A Pinot Noir-Shiraz blend?  Huh?  I mean, Eh?  I was curious.  And I should have stayed curious.  Because once you taste this wine you can’t untaste it.  Seriously. It’s not good.  The tasting bar host was so excited about this wine — and I hate it when I don’t share the love.  I had to dump it.  $30.  $30?!?  Egad.  BIG pass.

Vidal Icewine
Beautifully balanced with gripping acidity.  The nose is raw honey.  Flavors are apple pie, apricots and maybe a smidge of nutmeg.  The finish goes on and on.  Gorgeous wine.  $47 for the 375ml bottle, or $25 for the 200ml bottle.

Take a memo, America:  Canadian wineries serve kids sparkling white grape juice in fancy stemmed glasses.  This buys parents an extra 30 minutes of whine-free winery time.

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Now here’s a bit of marketing genius.  You can buy Vidal Icewine in adorable little 50ml bottles for $8.  Hello, stocking-stuffers!  Bonus (according to my Marine Artillery husband):  they come in mini-mortar tubes!

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If you have the opportunity to visit some of the Niagara wineries . . . do it! You might consider waiting until it’s actually spring before you go, though.  Everywhere we went, we heard the same Canadian refrain, “You should come back in the spring, eh?”  Twist my arm . . . but only if I don’t have to drive through Pennsylvania to get there!

Salud!

17 comments

  1. We visited Inniskillin and few other wineries about 2 years ago, and tasted lots of great wines. I actually liked the reds at Inniskillin – brought home couple of bottles of Cabernet Franc, it was quite good.

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  2. Nice reviews but I really don’t understand why wineries in North America charge tasting fees – that’s just dumb. How should people get to know they charge excessive tasting fees.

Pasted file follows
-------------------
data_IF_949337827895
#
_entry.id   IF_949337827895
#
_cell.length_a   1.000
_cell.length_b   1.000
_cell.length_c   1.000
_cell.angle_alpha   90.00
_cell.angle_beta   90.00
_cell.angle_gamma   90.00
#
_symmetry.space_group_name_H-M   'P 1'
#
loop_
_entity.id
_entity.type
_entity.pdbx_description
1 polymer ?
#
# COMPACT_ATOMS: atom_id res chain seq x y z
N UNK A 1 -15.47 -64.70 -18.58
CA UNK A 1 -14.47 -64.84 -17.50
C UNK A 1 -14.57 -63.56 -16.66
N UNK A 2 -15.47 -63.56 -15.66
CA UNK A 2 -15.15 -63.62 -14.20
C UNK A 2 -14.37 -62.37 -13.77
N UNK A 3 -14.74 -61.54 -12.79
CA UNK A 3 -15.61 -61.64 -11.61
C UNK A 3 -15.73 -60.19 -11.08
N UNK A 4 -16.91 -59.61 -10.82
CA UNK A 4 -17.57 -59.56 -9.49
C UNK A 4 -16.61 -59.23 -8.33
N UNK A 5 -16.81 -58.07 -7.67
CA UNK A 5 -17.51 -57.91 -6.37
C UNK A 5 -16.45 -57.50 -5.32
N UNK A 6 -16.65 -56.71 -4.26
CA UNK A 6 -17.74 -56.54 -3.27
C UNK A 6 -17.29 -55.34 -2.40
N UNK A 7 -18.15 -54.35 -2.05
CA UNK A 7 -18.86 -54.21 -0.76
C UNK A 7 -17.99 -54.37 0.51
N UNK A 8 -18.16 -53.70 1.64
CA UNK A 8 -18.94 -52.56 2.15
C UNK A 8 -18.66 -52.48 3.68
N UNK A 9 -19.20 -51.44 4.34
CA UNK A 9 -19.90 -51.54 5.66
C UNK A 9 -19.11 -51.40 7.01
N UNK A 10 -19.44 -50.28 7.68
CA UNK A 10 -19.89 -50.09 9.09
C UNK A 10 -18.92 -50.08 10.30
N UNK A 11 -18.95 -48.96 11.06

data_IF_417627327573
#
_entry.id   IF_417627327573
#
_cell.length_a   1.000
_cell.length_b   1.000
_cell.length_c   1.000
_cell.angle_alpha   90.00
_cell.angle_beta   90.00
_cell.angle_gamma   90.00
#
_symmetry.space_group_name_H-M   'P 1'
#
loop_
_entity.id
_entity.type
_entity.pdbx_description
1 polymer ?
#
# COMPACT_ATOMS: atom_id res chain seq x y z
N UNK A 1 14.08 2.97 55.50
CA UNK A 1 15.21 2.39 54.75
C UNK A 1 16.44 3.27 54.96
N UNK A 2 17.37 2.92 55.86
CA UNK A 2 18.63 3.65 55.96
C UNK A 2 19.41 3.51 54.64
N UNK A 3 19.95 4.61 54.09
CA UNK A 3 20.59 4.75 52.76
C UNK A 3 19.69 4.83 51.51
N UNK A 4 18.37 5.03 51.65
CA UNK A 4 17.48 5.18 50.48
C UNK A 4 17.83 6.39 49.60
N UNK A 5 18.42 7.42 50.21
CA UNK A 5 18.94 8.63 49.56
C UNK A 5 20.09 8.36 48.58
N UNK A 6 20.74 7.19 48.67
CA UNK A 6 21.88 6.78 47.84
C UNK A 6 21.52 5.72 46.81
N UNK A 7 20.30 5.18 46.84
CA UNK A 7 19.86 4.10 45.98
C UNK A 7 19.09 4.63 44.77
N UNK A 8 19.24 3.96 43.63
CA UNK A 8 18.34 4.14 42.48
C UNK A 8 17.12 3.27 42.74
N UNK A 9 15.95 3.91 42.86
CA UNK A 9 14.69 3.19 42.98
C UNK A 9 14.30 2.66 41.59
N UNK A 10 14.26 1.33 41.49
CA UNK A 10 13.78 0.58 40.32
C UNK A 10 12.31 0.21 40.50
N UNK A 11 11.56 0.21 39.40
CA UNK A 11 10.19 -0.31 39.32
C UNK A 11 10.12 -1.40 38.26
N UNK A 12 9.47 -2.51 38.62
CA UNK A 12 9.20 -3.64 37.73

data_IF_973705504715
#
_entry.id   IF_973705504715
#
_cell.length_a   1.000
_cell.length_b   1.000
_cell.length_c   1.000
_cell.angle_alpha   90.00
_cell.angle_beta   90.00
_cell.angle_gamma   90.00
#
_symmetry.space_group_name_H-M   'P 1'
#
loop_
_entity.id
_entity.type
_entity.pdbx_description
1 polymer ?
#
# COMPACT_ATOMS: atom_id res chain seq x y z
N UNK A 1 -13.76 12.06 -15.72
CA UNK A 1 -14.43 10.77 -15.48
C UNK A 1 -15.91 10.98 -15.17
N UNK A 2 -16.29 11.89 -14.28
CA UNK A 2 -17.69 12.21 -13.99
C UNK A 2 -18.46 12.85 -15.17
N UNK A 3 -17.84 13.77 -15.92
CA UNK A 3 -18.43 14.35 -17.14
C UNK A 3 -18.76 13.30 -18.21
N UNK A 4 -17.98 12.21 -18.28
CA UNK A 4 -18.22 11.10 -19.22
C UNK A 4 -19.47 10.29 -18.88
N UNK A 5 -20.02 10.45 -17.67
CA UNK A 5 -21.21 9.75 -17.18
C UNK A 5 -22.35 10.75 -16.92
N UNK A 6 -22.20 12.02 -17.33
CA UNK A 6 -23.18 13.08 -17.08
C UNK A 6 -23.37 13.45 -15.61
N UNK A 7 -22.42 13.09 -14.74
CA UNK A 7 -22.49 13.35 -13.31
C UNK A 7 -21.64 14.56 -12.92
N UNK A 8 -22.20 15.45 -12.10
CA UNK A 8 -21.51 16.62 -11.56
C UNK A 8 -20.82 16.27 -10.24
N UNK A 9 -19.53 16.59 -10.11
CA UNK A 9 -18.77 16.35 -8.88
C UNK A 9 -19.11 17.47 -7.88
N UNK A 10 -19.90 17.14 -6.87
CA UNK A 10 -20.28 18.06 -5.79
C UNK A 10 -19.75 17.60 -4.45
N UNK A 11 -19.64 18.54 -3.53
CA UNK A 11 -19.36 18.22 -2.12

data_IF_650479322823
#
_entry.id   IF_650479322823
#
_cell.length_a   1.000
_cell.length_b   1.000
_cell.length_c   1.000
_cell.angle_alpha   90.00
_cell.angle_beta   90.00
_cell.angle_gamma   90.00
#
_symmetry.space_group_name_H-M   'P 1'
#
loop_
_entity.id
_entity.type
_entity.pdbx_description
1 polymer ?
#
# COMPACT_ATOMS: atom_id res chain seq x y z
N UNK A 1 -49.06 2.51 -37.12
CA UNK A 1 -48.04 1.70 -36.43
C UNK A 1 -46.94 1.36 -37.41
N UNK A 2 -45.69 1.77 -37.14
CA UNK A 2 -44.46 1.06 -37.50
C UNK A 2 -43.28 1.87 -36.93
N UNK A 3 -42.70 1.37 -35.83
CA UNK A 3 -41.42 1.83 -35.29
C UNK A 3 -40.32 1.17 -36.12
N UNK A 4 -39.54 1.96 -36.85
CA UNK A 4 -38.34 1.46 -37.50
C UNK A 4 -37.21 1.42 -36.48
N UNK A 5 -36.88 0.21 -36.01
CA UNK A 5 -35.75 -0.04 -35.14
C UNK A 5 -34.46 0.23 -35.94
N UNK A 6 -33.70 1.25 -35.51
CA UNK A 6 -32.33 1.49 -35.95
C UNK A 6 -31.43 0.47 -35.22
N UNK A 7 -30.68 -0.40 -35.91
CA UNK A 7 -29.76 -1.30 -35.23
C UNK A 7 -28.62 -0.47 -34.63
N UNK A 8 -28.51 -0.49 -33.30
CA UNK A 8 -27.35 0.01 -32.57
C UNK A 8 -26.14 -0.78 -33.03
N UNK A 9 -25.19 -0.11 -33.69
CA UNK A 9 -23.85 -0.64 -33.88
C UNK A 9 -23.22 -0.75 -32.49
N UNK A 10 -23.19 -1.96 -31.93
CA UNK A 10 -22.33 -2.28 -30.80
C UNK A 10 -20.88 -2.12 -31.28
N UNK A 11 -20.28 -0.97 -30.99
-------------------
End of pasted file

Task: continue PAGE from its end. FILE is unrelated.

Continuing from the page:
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      1. Well in Europe (at least in Italy and Germany and as far as I know in France, too) wineries tend not to charge tasting fees – at least I never had to pay one.
        I mean if someone takes the effort to actually visit the winery then they should not pay for the wine. If I like the wine I tried during a tasting then I’m willing to buy a bottle or more but if I didn’t like it then I won’t.
        I think over here a concept like that would not work very well or maybe I just can’t imagine it…

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    1. Very much agree that these fees are unnecessary. Last month I visited a few wineries in Portugal (one of my favorite wine countries) and It there were no tasting fees. Here in the states, I have yet to find a winery that does NOT have a tasting fee…

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      1. It’s true. In Europe you don’t pay to visit a winery and have a tasting – just make sure that you let them know you’re coming along in advance! Then once you’re there you are slightly co-coerced into buying a bottle or two, but you can always say no!

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      1. Don’t get me wrong you can find it – but it isn’t an easy mission!! German and Austrian Eiswine is available too, but because they may not have harvest every year like in Canada it is very expensive if you can get your hands on it!